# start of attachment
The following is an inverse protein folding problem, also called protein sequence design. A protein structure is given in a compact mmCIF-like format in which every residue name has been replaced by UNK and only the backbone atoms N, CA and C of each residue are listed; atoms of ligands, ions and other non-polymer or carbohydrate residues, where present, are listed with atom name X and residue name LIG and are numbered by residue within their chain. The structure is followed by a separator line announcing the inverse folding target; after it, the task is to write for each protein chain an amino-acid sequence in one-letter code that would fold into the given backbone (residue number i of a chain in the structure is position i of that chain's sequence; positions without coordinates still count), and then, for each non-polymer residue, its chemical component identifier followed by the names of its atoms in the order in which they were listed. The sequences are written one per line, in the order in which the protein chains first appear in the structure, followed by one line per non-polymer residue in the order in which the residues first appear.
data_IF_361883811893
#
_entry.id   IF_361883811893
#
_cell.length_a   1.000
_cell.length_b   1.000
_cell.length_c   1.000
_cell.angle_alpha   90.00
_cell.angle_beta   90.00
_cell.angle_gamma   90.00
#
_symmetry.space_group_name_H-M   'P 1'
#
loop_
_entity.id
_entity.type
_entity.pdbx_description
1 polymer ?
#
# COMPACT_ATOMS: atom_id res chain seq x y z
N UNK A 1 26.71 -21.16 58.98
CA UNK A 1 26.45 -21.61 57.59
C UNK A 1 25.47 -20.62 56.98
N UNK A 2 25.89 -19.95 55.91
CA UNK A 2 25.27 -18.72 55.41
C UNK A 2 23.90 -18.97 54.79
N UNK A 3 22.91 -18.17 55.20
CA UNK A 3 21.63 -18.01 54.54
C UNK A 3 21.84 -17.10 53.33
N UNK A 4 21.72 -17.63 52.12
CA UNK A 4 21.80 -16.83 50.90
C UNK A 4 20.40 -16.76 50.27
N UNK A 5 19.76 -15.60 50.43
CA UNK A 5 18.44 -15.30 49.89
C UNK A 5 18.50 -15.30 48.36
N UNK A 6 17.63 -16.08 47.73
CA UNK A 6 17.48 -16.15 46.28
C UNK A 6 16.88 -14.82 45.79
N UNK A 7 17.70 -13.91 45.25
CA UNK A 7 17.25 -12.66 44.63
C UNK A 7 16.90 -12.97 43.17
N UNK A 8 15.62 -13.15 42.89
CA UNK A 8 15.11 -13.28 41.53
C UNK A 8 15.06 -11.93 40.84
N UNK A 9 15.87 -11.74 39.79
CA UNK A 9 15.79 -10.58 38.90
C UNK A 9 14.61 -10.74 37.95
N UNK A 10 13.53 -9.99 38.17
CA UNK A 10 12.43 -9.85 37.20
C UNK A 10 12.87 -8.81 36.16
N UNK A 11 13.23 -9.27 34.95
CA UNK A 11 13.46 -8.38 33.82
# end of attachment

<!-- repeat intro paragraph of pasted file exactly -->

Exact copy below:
The following is an inverse protein folding problem, also called protein sequence design. A protein structure is given in a compact mmCIF-like format in which every residue name has been replaced by UNK and only the backbone atoms N, CA and C of each residue are listed; atoms of ligands, ions and other non-polymer or carbohydrate residues, where present, are listed with atom name X and residue name LIG and are numbered by residue within their chain. The structure is followed by a separator line announcing the inverse folding target; after it, the task is to write for each protein chain an amino-acid sequence in one-letter code that would fold into the given backbone (residue number i of a chain in the structure is position i of that chain's sequence; positions without coordinates still count), and then, for each non-polymer residue, its chemical component identifier followed by the names of its atoms in the order in which they were listed. The sequences are written one per line, in the order in which the protein chains first appear in the structure, followed by one line per non-polymer residue in the order in which the residues first appear.